Family and sexual violence and emergency events

There is evidence that there is an increase in family violence when there is an emergency event. An emergency event is an event, actual or imminent, which endangers or threatens to endanger life, property or the environment.

Emergency events, displacement and conflict place women and their children at increased risk of violence and abuse. In countries similar to Australia, family violence increases in the wake of emergency events (eg natural disasters).

During emergencies there is a heightened sense of instability, insecurity and fear, a loss of autonomy, and dependency on others for help. Emergency management centres can play a critical role in the response.

Victim-survivors of family and sexual violence can become displaced and removed from their support networks leaving them to be more vulnerable during these times. The stressful time of an emergency event can intensify existing gender inequalities, resulting in increases in gender-based violence in the home and the community.

An emergency event can change the severity and types of violence experienced by victim-survivors and can leave them more at risk for abuse, assault and exploitation.

Family and sexual violence after emergency events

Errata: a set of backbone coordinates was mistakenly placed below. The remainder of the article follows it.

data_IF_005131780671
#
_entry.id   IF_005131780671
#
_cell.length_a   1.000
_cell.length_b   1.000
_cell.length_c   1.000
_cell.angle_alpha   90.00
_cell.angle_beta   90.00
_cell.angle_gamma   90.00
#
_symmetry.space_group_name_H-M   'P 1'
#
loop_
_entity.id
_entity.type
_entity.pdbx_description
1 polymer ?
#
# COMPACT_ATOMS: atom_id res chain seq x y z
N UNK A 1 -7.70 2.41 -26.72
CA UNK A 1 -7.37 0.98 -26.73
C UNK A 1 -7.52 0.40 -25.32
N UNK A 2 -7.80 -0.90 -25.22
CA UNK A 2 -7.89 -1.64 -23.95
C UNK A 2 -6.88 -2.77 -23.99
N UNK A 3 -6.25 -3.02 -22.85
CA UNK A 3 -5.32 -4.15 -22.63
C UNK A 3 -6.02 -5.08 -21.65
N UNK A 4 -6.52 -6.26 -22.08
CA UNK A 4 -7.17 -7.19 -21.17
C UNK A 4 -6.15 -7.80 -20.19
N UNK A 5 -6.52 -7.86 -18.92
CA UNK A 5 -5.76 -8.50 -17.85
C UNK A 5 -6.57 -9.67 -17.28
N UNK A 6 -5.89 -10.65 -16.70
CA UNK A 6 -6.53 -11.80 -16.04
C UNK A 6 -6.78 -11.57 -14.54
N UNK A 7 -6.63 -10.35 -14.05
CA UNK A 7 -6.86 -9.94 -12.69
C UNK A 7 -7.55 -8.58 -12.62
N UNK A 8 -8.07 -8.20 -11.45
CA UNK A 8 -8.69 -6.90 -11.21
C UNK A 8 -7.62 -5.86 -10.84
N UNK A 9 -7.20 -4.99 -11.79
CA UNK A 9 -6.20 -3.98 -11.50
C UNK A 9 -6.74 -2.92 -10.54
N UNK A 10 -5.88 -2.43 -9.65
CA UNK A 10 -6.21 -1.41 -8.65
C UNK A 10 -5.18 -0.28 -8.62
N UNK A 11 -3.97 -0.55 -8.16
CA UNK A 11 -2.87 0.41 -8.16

Australian and international research shows a strong link between the increases in violence against women following emergency events. An emergency event can result in traumatic experiences, challenging our sense of self and the safety of our world. In the accordion below there is a number of areas that have been identified in relation to family and sexual violence  after an emergency event.

Following an emergency event, there are a range of factors that lead to increased vulnerability. This includes grief, loss, trauma, homelessness, unemployment, families may be forced to spend more time together in crowded and/or unfamiliar environments, sense of loss of control, and increased alcohol and drug use.

Women experiencing family and sexual violence before an emergency event may face increasingly frequent and severe violence post-emergency event, when trauma, grief, financial stress, and loss of a home or employment may escalate their partner/ex-partner’s perpetration.

Following an emergency event, women and their children may also find themselves separated from friends, family and other protective networks – leaving them to be more vulnerable.

Australian research has indicated that family violence increased following the 2009 Victorian Bushfires and that women’s voices were effectively silenced.

  • In the aftermath, a woman’s right to live free from violence is compromised as tolerance of violence against women can be linked to the level of suffering men face during and following emergency events.
  • Workers involved in the 2009 Victorian Bushfire recovery spoke of both men and women self-medicating with alcohol to escape the pain of loss. Some women interviewed discussed how their male partners channelled their grief and distress into anger. The fires seemed to dismantle their partners’ capacity to control their own behaviour.